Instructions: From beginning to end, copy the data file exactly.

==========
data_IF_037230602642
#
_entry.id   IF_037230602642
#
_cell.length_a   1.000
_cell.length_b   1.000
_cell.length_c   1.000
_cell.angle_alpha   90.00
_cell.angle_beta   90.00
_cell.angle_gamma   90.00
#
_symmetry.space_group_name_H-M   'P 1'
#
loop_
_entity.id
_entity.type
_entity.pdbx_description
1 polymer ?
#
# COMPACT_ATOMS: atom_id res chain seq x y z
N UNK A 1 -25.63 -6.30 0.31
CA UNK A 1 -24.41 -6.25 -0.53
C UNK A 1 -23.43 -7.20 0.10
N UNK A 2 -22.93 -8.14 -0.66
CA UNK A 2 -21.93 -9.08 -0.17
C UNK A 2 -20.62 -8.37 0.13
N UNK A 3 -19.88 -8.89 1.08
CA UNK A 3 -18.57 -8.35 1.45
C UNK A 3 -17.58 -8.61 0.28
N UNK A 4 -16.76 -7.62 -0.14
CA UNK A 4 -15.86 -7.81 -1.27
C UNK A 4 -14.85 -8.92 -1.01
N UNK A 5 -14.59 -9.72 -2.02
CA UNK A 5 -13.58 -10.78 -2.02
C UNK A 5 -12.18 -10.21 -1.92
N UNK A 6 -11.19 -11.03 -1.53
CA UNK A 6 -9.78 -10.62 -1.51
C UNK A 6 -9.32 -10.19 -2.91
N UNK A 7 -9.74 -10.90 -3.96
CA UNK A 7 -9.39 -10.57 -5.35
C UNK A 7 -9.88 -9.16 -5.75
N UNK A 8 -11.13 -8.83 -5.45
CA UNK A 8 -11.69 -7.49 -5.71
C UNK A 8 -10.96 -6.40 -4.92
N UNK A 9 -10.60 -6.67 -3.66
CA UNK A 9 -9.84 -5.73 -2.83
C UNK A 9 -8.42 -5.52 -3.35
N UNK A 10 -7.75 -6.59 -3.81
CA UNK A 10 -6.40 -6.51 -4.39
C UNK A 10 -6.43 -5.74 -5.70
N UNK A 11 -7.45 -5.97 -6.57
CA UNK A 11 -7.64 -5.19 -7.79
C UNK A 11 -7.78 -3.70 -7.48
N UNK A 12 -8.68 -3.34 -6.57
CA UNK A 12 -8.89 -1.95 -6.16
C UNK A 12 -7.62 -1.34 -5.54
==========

data_IF_037230602642
#
_entry.id   IF_037230602642
#
_cell.length_a   1.000
_cell.length_b   1.000
_cell.length_c   1.000
_cell.angle_alpha   90.00
_cell.angle_beta   90.00
_cell.angle_gamma   90.00
#
_symmetry.space_group_name_H-M   'P 1'
#
loop_
_entity.id
_entity.type
_entity.pdbx_description
1 polymer ?
#
# COMPACT_ATOMS: atom_id res chain seq x y z
N UNK A 1 -25.63 -6.30 0.31
CA UNK A 1 -24.41 -6.25 -0.53
C UNK A 1 -23.43 -7.20 0.10
N UNK A 2 -22.93 -8.14 -0.66
CA UNK A 2 -21.93 -9.08 -0.17
C UNK A 2 -20.62 -8.37 0.13
N UNK A 3 -19.88 -8.89 1.08
CA UNK A 3 -18.57 -8.35 1.45
C UNK A 3 -17.58 -8.61 0.28
N UNK A 4 -16.76 -7.62 -0.14
CA UNK A 4 -15.86 -7.81 -1.27
C UNK A 4 -14.85 -8.92 -1.01
N UNK A 5 -14.59 -9.72 -2.02
CA UNK A 5 -13.58 -10.78 -2.02
C UNK A 5 -12.18 -10.21 -1.92
N UNK A 6 -11.19 -11.03 -1.53
CA UNK A 6 -9.78 -10.62 -1.51
C UNK A 6 -9.32 -10.19 -2.91
N UNK A 7 -9.74 -10.90 -3.96
CA UNK A 7 -9.39 -10.57 -5.35
C UNK A 7 -9.88 -9.16 -5.75
N UNK A 8 -11.13 -8.83 -5.45
CA UNK A 8 -11.69 -7.49 -5.71
C UNK A 8 -10.96 -6.40 -4.92
N UNK A 9 -10.60 -6.67 -3.66
CA UNK A 9 -9.84 -5.73 -2.83
C UNK A 9 -8.42 -5.52 -3.35
N UNK A 10 -7.75 -6.59 -3.81
CA UNK A 10 -6.40 -6.51 -4.39
C UNK A 10 -6.43 -5.74 -5.70
N UNK A 11 -7.45 -5.97 -6.57
CA UNK A 11 -7.64 -5.19 -7.79
C UNK A 11 -7.78 -3.70 -7.48
N UNK A 12 -8.68 -3.34 -6.57
CA UNK A 12 -8.89 -1.95 -6.16
C UNK A 12 -7.62 -1.34 -5.54